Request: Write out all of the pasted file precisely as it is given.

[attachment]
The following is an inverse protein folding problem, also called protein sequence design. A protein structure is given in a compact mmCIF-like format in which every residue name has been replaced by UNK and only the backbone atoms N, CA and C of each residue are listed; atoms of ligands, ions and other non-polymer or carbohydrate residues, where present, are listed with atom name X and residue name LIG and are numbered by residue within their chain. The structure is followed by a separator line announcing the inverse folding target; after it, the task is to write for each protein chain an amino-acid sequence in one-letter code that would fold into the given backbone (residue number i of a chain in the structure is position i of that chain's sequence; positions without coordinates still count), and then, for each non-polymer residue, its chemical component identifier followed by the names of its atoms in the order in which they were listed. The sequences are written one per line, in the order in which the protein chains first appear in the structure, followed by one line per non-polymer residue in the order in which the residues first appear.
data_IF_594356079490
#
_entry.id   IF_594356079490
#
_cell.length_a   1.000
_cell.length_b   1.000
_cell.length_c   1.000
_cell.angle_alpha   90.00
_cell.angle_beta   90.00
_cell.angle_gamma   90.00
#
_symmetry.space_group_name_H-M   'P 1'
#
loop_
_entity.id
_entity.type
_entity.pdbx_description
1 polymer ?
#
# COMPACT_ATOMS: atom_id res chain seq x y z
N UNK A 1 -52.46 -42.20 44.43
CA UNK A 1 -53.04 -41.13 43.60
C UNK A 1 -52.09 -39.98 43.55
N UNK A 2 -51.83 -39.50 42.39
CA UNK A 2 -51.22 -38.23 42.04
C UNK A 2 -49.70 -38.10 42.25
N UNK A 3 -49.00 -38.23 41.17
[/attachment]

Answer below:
The following is an inverse protein folding problem, also called protein sequence design. A protein structure is given in a compact mmCIF-like format in which every residue name has been replaced by UNK and only the backbone atoms N, CA and C of each residue are listed; atoms of ligands, ions and other non-polymer or carbohydrate residues, where present, are listed with atom name X and residue name LIG and are numbered by residue within their chain. The structure is followed by a separator line announcing the inverse folding target; after it, the task is to write for each protein chain an amino-acid sequence in one-letter code that would fold into the given backbone (residue number i of a chain in the structure is position i of that chain's sequence; positions without coordinates still count), and then, for each non-polymer residue, its chemical component identifier followed by the names of its atoms in the order in which they were listed. The sequences are written one per line, in the order in which the protein chains first appear in the structure, followed by one line per non-polymer residue in the order in which the residues first appear.
data_IF_594356079490
#
_entry.id   IF_594356079490
#
_cell.length_a   1.000
_cell.length_b   1.000
_cell.length_c   1.000
_cell.angle_alpha   90.00
_cell.angle_beta   90.00
_cell.angle_gamma   90.00
#
_symmetry.space_group_name_H-M   'P 1'
#
loop_
_entity.id
_entity.type
_entity.pdbx_description
1 polymer ?
#
# COMPACT_ATOMS: atom_id res chain seq x y z
N UNK A 1 -52.46 -42.20 44.43
CA UNK A 1 -53.04 -41.13 43.60
C UNK A 1 -52.09 -39.98 43.55
N UNK A 2 -51.83 -39.50 42.39
CA UNK A 2 -51.22 -38.23 42.04
C UNK A 2 -49.70 -38.10 42.25
N UNK A 3 -49.00 -38.23 41.17